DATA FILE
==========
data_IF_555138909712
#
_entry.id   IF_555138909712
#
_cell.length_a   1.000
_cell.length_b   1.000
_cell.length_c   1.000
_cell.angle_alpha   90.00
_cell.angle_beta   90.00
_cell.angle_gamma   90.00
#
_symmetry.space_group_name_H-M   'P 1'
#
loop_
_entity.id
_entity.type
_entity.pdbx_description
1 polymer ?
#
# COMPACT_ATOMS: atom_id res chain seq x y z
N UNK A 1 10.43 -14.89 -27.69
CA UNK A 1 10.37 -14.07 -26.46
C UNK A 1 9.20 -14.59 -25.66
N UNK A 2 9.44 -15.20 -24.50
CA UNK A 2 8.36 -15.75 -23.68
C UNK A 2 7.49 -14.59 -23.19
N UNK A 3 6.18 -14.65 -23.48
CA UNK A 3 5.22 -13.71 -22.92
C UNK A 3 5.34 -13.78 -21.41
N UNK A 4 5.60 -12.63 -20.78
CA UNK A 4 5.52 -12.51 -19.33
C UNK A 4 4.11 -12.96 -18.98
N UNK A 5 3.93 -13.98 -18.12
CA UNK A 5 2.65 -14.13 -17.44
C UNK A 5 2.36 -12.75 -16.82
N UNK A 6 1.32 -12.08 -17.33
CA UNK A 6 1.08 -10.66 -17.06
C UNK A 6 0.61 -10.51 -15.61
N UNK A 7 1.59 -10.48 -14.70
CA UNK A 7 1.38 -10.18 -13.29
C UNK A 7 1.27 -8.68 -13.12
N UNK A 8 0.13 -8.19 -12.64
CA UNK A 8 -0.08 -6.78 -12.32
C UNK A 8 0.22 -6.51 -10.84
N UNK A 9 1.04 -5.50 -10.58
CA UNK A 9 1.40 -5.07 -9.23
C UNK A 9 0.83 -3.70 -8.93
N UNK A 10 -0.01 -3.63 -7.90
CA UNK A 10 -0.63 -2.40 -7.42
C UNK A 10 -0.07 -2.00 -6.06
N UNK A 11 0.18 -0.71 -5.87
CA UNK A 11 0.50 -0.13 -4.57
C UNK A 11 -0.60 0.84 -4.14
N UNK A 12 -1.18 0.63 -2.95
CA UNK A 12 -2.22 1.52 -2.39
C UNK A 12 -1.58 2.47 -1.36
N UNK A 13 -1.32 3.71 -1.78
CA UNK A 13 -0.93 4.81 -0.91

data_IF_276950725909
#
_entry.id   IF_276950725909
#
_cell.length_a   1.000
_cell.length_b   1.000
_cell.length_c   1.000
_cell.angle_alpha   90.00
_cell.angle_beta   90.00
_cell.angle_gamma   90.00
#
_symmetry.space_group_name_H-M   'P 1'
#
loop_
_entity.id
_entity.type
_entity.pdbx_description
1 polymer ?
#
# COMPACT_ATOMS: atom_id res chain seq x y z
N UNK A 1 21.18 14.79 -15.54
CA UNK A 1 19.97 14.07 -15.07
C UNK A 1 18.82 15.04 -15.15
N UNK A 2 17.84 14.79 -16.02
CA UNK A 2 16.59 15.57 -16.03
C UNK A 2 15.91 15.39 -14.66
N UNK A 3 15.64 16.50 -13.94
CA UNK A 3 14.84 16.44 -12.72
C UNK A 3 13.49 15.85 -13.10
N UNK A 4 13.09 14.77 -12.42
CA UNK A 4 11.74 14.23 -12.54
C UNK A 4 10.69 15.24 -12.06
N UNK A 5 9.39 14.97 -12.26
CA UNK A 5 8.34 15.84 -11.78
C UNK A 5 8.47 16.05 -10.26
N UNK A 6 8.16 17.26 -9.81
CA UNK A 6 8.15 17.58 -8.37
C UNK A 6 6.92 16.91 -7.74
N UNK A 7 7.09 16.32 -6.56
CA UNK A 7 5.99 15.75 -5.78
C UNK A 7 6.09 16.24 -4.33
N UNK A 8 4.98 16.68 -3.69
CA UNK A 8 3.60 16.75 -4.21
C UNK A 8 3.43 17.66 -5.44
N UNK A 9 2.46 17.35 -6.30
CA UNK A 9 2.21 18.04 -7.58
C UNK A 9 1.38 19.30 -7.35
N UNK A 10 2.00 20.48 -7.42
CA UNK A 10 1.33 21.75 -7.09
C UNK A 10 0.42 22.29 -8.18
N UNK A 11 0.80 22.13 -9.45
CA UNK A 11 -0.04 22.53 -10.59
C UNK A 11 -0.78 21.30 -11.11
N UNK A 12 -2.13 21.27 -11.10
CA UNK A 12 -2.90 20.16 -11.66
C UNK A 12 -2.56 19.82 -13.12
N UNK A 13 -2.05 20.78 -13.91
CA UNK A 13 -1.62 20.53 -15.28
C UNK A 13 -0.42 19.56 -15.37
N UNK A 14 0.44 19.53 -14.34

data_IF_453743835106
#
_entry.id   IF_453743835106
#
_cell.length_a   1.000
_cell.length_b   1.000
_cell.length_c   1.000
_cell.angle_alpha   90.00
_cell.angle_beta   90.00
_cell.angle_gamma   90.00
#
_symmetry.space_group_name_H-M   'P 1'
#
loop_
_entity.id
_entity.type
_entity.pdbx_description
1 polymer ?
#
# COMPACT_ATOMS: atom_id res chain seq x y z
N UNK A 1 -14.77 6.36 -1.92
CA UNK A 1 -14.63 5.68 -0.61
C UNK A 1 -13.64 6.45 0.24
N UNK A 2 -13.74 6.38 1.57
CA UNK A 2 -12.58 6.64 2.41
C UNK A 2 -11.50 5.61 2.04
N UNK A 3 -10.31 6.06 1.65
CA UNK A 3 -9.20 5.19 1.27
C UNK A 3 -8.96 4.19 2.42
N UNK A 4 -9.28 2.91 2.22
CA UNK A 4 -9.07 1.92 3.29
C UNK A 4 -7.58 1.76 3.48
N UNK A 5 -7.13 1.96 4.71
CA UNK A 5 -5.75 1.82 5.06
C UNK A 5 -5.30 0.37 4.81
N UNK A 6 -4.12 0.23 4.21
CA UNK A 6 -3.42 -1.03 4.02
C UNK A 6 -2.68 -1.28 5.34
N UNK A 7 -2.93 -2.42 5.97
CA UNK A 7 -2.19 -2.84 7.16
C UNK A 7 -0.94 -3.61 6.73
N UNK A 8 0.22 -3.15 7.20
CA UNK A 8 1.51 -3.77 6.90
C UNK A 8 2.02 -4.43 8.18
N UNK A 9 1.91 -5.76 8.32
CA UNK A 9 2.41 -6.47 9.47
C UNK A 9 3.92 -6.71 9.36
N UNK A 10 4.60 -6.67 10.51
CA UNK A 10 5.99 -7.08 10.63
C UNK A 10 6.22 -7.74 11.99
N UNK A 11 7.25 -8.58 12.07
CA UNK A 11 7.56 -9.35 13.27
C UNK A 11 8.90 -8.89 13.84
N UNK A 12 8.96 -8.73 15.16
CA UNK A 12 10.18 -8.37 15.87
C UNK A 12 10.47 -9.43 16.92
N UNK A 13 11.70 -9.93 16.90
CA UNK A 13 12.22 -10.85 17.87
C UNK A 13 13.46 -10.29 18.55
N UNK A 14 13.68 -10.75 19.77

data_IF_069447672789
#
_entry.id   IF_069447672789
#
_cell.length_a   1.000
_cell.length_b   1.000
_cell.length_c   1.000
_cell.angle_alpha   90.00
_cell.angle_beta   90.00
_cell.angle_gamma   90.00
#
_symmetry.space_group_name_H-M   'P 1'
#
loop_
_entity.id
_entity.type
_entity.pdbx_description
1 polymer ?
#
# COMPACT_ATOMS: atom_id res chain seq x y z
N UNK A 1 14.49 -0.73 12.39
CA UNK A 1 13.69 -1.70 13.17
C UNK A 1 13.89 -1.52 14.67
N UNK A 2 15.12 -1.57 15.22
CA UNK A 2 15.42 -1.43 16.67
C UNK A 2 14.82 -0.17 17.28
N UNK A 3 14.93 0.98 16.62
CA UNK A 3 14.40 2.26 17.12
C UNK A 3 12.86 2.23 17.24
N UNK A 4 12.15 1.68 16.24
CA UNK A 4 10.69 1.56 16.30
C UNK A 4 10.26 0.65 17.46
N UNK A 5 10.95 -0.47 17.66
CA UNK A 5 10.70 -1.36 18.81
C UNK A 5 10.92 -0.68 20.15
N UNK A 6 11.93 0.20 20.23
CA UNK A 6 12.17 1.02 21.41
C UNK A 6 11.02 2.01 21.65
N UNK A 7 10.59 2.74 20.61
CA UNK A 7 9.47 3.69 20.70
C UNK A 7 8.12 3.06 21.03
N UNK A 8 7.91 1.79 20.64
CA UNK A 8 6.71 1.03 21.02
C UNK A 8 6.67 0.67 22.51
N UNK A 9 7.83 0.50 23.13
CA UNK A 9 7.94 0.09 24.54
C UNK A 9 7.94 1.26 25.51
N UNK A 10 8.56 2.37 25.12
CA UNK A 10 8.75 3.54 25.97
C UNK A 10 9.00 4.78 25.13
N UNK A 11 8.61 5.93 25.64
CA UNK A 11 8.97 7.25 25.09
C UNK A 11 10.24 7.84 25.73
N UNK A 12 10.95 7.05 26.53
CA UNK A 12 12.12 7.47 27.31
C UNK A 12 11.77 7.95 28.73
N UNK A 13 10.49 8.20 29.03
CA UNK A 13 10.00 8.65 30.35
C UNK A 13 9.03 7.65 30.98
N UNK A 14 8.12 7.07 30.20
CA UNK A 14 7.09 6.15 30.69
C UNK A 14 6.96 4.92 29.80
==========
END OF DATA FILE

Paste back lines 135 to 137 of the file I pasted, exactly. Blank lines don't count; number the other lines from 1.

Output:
_entity.pdbx_description
1 polymer ?
#